I Didn’t Have Best Friends Until I Became A Mother

Growing up, I never had a huge group of friends. I have many good friends. Cherished friends. But generally, even as a little girl, my friends were not all friends with each other.  The biggest group I was ever part of was maybe three or four girls. Groups of friends in elementary school formed pretty naturally driven by activities or geography or moms.

But by middle school I had narrowed the field quite a bit.  I think I almost preferred it that way. I’m a secret introvert and even now if I go to a party where I know I have to make small talk with 30 people, I feel a little nauseous. I want to grab one person and hold their face in my hands and discuss their complex relationship with their mother at length.  I know. Now you won’t invite me for coffee.  It’s ok. I just generally suck at making ‘light conversation.’

In late high school when we were technically women making friends with other women, I had one ‘best friend’ and we floated between groups of other friends and hung out with a group of boys as a dynamic duo. This totally worked for me. The guys were a blissful counterweight to any drama she and I might attempt to stir up.

I never had good friends until I became a mother. (Twenty20 @calebthetraveler)

College was similar. Again, I had lots of women I spent time with but not a sorority atmosphere certainly. I have several friends from those four years-but they aren’t friends with one another.

I found my future maid of honor in college. We disliked each other a great deal the first few weeks of freshman year. She found me bold and over-confident.  I found her shy and irritatingly not wanting to be the center of attention. Plus, she wore mysteriously preppy rugby shirts and I was trying out my REI meets goth look with all black clothing, dark red lipstick and hiking boots. We must have pushed past all that since now she is the executor of my will.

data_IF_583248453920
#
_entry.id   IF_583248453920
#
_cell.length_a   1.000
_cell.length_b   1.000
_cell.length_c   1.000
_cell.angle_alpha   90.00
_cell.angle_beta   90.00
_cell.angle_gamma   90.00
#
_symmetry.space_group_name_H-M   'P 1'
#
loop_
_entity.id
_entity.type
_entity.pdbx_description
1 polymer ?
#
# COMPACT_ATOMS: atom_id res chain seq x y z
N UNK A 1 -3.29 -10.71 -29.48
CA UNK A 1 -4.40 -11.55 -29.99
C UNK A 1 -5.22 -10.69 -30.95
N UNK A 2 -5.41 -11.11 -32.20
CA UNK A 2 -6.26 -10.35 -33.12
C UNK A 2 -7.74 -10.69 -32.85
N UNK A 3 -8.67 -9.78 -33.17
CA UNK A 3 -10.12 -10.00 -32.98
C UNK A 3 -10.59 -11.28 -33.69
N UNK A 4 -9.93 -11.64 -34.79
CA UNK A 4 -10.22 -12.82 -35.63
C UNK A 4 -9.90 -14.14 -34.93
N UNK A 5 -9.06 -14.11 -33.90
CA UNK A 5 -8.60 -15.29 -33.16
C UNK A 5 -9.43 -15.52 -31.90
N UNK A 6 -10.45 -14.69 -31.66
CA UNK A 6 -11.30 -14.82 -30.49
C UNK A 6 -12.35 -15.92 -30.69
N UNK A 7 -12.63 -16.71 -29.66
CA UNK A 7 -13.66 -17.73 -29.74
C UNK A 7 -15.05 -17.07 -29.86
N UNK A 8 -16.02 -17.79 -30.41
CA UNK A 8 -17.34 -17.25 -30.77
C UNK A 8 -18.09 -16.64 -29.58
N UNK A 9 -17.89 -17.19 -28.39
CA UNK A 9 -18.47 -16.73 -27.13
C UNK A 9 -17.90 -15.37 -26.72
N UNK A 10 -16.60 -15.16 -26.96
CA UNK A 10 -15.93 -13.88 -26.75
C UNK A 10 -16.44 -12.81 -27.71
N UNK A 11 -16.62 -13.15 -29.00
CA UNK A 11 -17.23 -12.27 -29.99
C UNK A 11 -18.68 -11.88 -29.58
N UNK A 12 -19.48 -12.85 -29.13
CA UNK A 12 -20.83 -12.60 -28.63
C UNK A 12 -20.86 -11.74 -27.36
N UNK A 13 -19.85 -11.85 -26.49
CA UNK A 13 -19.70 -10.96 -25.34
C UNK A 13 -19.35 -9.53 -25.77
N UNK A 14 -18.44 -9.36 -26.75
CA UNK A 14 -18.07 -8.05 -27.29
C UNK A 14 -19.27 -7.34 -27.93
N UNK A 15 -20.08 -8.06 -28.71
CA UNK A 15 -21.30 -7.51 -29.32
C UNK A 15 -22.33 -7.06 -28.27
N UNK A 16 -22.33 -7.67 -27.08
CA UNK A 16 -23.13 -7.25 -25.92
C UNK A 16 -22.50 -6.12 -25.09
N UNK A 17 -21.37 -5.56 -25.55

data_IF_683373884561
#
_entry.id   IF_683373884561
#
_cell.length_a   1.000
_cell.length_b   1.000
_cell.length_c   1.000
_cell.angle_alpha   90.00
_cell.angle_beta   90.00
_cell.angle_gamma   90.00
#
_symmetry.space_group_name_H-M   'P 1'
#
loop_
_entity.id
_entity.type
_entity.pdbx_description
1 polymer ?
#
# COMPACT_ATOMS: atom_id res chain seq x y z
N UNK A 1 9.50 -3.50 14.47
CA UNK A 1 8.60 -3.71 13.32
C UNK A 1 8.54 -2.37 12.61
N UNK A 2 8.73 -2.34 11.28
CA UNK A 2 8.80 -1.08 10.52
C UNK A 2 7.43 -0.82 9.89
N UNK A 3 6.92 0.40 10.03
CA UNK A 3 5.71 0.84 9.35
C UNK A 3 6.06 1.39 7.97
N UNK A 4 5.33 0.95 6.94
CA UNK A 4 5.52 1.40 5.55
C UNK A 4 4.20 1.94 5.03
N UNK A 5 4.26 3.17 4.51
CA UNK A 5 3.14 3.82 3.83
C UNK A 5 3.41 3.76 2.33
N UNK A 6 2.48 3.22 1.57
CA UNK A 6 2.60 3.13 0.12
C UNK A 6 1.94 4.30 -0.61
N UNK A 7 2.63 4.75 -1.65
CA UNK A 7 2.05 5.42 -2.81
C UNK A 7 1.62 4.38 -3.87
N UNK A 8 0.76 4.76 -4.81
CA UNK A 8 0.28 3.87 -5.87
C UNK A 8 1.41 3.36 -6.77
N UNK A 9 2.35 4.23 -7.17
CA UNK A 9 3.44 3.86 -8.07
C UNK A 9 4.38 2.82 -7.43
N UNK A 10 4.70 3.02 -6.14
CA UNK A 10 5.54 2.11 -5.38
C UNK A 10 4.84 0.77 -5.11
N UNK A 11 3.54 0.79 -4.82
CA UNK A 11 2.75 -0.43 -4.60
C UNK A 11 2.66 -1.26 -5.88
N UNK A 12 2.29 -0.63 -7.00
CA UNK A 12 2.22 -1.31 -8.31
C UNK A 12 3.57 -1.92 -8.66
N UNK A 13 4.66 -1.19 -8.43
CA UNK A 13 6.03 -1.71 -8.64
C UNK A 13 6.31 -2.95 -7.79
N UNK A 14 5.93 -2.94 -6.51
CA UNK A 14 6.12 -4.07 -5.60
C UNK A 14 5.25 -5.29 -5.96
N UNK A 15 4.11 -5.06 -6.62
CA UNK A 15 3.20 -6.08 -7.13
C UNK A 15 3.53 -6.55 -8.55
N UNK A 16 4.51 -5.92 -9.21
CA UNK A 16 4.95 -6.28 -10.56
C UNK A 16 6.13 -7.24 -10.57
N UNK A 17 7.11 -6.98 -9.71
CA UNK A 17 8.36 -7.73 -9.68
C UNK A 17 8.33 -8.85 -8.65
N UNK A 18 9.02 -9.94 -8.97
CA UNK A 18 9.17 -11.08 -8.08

Then I made “couple friends” and anyone who is over 14 knows how difficult that is to navigate. The odds of both people in one pair really enjoying both people in the other pair are well…let’s just say even match.com or Tinder wouldn’t dare try to code that algorithm. And then large groups of couples who all enjoy hanging out together? Even more tricky. (note: three of my favorite couples to hang out with in our 20’s…all divorced now-maybe it was me?)

Graduate school. In two years of seeing the same people every.single.freaking.day, I made a few friends. And one BFF, before BFF’s were even a thing. We were like hecklers at a comedy club except we were in Psych class. I’m not sure everyone appreciated our bond.  We thought all of the same people were exactly the same kind and same amount of crazy.

Work. Various settings. Various people. I have yet to find an adult who relishes attending their own company party let alone hang out with their co-workers every weekend. Worlds colliding. It rarely works out ideally.

Church.  Surely church is filled with a lot of nice women.  I never did find 6 that all wanted to hang out together though. Never. Acquaintances yes. Cohesive friend group?  Nope. Not for me.

Neighborhood.  No. We live on a street that ranges from newly married to retired couples. There are no block parties. No progressive dinners. No pool parties.  Last year we had 0 trick or treaters. One banner year we had five. They must have gotten lost. My closest neighborhood friend lives next door and I surely couldn’t have survived the last 20 years without her but we have our differences. She is 71.

Health Club.  Nope. I don’t go often enough to meet anyone. I’ve heard of people going there regularly. I’m not one of them.

So-over the years when I see on social media photos of 8, 10, 12, 15! women together on trips or dinners or book clubs or scrapbooking weekends or reunions or 5k’s or wine tastings or etc…I always think…really? How? How did I never end up having a group of friends?

It took my whole like but I finally found my tribe